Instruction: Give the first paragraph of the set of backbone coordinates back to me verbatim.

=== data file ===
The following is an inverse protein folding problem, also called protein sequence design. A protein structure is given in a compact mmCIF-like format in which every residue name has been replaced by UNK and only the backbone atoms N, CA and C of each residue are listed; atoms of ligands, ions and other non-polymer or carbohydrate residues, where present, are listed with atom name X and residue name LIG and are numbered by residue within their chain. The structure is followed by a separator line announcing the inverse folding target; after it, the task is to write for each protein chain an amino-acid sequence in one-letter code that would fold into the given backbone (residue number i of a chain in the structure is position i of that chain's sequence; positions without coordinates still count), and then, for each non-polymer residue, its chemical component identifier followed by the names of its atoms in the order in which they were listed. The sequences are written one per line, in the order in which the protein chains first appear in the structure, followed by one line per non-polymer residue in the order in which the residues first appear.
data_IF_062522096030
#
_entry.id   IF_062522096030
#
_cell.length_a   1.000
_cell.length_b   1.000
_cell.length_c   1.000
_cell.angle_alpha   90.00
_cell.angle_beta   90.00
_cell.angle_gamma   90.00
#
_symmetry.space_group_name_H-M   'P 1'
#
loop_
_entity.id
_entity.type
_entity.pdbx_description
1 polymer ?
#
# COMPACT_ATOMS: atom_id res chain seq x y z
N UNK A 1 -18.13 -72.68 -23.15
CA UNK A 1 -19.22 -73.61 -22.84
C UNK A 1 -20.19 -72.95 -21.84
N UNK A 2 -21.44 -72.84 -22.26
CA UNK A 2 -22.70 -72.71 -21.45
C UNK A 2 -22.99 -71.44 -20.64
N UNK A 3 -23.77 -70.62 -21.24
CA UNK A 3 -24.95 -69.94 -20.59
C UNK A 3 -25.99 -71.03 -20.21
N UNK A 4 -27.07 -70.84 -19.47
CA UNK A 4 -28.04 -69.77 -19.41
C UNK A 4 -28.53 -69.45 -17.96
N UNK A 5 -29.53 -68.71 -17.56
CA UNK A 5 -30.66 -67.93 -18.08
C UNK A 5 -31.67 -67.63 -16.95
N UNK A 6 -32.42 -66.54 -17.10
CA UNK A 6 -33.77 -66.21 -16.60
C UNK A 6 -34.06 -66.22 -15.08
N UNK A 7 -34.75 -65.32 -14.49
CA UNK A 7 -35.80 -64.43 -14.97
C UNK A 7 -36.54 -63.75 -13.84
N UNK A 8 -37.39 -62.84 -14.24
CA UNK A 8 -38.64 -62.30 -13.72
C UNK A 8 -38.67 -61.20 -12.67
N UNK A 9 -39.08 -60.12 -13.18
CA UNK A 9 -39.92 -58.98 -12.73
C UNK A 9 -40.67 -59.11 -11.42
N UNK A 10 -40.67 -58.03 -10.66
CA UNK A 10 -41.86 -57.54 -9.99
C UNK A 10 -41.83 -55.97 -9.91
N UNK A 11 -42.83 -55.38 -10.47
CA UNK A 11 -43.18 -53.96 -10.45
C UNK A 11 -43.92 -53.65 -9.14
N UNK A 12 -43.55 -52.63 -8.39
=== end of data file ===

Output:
The following is an inverse protein folding problem, also called protein sequence design. A protein structure is given in a compact mmCIF-like format in which every residue name has been replaced by UNK and only the backbone atoms N, CA and C of each residue are listed; atoms of ligands, ions and other non-polymer or carbohydrate residues, where present, are listed with atom name X and residue name LIG and are numbered by residue within their chain. The structure is followed by a separator line announcing the inverse folding target; after it, the task is to write for each protein chain an amino-acid sequence in one-letter code that would fold into the given backbone (residue number i of a chain in the structure is position i of that chain's sequence; positions without coordinates still count), and then, for each non-polymer residue, its chemical component identifier followed by the names of its atoms in the order in which they were listed. The sequences are written one per line, in the order in which the protein chains first appear in the structure, followed by one line per non-polymer residue in the order in which the residues first appear.